You will find over 120 species of birds on Hardangervidda. 10 of these are birds of prey. Here you can read more about some of these birds.
Grouse and Willow Grouse
Grouse is the most common bird of Hardangervidda and is found everywhere, but its numbers vary greatly from year to year.
The grouse has many different enemies; ravens, crows and weasels. Foxes steal the eggs and chicks, while falcons, eagles are a great threat. Human hunters are also a greater threat for the adult birds. The grouse camouflages itself extremely well by changing its plumage according to the season. This is its best protection in both winter and summer.
Where can you see grouse?
- Grouse you will find them in birch woods and in areas with mountain birch. They are more numerous than the somewhat smaller willow grouse.
Willow grouse live in the high alpine area and are often found on the high mountain summits.
Many claim that grouse numbers are increasing, a fact confirmed by those who live from grouse hunting. For example, this is the case at Møsstrond where many hunt grouse with snares during the winter. The snare hunt is still permitted in Vinje, but not in Tinn. Mainly grouse are caught by snares, but there are also examples of willow grouse being caught this way.
The Golden Eagle
The golden eagle is the largest bird on Hardangervidda, and it reigns at the top of the food chain.
The majestic golden eagle can sometimes be seen sailing on its outstretched wings high up in the sky. In modern times the golden eagle has become protected and its numbers have increased slightly. Some say that the increased number of eagles has contributed to fewer reindeer because they take the reindeer calves. During the winter, golden eagles live, in part, on carrion, especially reindeer.
Where can you see the Golden Eagle?
It is particularly in the border areas with a somewhat more hilly terrain that the golden eagle nests, often with nests in the steep mountain walls. The golden eagle is found all over Hardangervidda, even if its numbers are not large. There are approximately 1000 nesting couples in the entire country.
Kestrels and Merlins
If you have seen a falcon on the Hardangervidda, chances are that it is a kestrel or a merlin.
Kestrels and merlins are two smaller types of falcons and are migratory birds. They are more common than the hunting falcon. The kestrel is more dependent on rodents than the merlin, and the numbers varies from year to year. The merlin lives on smaller birds.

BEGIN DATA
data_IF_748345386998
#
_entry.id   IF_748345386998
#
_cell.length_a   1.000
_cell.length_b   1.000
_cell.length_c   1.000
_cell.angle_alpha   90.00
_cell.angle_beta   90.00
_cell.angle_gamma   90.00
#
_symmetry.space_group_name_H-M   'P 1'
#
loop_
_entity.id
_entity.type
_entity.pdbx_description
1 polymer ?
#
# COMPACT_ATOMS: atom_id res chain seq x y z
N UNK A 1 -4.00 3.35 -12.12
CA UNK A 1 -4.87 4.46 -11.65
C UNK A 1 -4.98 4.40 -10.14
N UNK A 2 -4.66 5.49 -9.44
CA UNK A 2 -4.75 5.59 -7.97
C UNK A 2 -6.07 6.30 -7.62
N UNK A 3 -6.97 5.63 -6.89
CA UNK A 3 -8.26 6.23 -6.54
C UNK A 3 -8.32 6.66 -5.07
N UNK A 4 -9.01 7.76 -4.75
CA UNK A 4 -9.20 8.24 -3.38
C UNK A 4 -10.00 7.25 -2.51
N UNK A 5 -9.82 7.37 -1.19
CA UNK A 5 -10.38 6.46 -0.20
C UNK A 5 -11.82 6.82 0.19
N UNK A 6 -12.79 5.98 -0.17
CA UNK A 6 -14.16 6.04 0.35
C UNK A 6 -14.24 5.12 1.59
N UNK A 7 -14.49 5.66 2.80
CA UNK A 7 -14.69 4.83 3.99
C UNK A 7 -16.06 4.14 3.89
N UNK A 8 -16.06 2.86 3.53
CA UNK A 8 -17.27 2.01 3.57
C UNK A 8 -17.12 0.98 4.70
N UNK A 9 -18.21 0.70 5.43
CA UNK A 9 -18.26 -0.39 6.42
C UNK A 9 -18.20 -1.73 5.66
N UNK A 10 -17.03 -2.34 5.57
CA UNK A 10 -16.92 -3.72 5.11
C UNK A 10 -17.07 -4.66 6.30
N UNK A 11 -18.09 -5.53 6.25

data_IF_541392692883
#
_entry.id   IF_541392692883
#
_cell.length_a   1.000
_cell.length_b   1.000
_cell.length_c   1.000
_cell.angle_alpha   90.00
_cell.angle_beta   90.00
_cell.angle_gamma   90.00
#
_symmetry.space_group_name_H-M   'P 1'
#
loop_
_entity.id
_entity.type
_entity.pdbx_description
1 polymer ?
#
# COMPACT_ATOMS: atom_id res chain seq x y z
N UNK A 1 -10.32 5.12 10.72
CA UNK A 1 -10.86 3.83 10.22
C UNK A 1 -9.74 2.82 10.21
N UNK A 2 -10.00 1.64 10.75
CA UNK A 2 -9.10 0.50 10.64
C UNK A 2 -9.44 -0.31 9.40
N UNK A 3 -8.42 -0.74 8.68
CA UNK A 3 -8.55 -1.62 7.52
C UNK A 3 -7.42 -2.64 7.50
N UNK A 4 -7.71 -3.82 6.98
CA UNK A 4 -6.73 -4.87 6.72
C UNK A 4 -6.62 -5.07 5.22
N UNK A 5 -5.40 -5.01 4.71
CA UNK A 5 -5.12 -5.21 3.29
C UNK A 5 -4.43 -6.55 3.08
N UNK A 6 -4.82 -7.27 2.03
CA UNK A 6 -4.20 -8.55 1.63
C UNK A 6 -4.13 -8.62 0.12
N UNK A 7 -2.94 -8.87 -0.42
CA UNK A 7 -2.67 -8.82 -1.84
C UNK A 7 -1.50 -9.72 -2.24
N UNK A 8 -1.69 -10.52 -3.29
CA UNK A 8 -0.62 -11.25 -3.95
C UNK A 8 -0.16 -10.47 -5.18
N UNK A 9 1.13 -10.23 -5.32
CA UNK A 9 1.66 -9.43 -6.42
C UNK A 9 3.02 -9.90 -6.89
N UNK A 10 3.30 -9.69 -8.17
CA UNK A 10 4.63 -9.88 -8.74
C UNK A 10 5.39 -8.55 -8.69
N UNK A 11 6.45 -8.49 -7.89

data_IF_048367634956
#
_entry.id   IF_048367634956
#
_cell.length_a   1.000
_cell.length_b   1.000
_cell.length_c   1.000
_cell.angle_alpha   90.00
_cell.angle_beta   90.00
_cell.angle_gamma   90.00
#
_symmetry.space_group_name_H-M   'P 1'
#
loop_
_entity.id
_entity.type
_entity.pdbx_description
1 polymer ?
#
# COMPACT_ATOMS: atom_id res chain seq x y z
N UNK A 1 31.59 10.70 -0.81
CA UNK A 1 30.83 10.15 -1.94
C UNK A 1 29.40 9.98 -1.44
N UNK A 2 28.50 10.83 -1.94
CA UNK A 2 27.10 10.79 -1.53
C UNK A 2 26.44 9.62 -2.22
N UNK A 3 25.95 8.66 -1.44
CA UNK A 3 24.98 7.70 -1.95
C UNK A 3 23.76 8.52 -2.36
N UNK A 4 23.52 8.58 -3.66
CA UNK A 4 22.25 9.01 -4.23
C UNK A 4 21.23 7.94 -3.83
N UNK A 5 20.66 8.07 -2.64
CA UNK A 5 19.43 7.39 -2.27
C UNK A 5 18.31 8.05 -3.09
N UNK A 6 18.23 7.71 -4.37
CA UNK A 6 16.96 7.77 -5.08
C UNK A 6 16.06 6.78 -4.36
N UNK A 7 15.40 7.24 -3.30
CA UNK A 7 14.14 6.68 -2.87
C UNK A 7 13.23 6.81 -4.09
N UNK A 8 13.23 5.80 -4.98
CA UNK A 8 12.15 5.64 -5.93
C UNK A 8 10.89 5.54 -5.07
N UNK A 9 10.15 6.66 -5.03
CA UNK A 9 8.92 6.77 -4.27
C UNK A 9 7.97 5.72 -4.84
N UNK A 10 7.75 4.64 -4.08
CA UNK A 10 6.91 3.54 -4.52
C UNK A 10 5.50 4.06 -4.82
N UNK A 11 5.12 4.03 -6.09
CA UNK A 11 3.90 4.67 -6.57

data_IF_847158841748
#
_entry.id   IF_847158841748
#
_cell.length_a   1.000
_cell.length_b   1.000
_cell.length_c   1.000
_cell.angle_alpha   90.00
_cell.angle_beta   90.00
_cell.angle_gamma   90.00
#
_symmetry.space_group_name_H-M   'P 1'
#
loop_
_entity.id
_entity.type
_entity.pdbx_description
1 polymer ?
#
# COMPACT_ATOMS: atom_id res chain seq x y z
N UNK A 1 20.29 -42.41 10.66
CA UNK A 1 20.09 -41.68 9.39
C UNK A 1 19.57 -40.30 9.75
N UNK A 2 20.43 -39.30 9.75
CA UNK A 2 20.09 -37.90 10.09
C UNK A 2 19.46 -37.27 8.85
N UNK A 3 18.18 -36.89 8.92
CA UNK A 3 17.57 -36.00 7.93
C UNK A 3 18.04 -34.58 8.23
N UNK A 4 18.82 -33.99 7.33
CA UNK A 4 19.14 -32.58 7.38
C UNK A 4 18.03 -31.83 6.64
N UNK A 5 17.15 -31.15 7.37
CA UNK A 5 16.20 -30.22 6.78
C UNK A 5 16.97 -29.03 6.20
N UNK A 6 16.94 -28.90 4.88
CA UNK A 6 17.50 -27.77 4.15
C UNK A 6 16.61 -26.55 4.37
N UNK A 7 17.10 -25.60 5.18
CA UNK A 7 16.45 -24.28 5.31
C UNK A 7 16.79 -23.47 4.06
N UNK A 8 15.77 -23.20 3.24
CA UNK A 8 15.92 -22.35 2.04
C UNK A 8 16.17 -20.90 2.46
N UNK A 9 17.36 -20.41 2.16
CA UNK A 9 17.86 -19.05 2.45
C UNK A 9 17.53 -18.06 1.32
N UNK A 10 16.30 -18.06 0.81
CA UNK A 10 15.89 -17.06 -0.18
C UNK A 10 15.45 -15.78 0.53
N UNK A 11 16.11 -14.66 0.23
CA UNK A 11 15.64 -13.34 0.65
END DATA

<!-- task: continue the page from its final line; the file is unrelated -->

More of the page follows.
Where to find?
- The kestrel can be seen both in birch woods and in the high mountains.
The Merlin can be seen in the woods bordering to the mountain plateau.
Buzzards and Eared Owls
If it is a year with abundant rodents on Hardangervidda, there is a good chance to spot a buzzard or an eared owl.
No other bird is as dependent on the small rodent as the buzzard and the eared owl. The numbers vary greatly from year to year. In an abundant year for small rodents, the buzzard is particularly numerous on the mountain plateau. They often return to the same nesting places. The eared owl belongs among the owls that hunt during the day. Both buzzards and eared owls are migratory birds.
The crane is a particularly large bird with a wingspan of up to 2,2 metres.
When the crane cries in the spring it is a sure sign that winter has passed. The bird is taller than one metre and has a wingspan of 1,8 to 2,2 metres. It is found on marshes all over Hardangervidda. Particularly Vinje, Tinn and the marshes around the Møssvatn lake are know for having a significant number of cranes. During the winter, the crane is found in the Middle East and North Africa. The crane is a bird that mates for life.
The cry of the black-throated loon on a mountain lake at night is unforgettable.
This bird is especially beautiful. It is a large streamlined bird with striking black and white stripes and square patterns. It is associated with a streak of mysticism. You will not easily forget the cry of the black-throated loon on a mountain lake on a dark night.
The number of black-throated loons appears to be stable and the bird returns to the same nesting site year after year. Numbers may have declined in places, however where the water flow has been altered because the black-throated loon is not too steady on its feet, and depends on fairly constant water levels in order to lay and tend their eggs.
The black-throated loon is often found on large lakes, and in both in birch belts and in the high mountain.
The Golden Plover
If you go for a hike on Hardangervidda, you cannot avoid seeing the golden plover.
The golden plover is known as the mountain bird. If you go for a hike on the mountain plateau you can not avoid an encounter with it. Most people associate the golden plover with its melancholic flute-like call. If you should see it, you will discover that it has a particularly beautiful plumage. It is a medium-size short-built wader with a distinctive light-brown/yellow| plumage. This plumage works fabulously as camouflage when the bird lies on the ground.
The golden plover is the only shorebird that nests in dry heathland. The other shorebirds nest by marshes or in humid climates or by lakes or streams.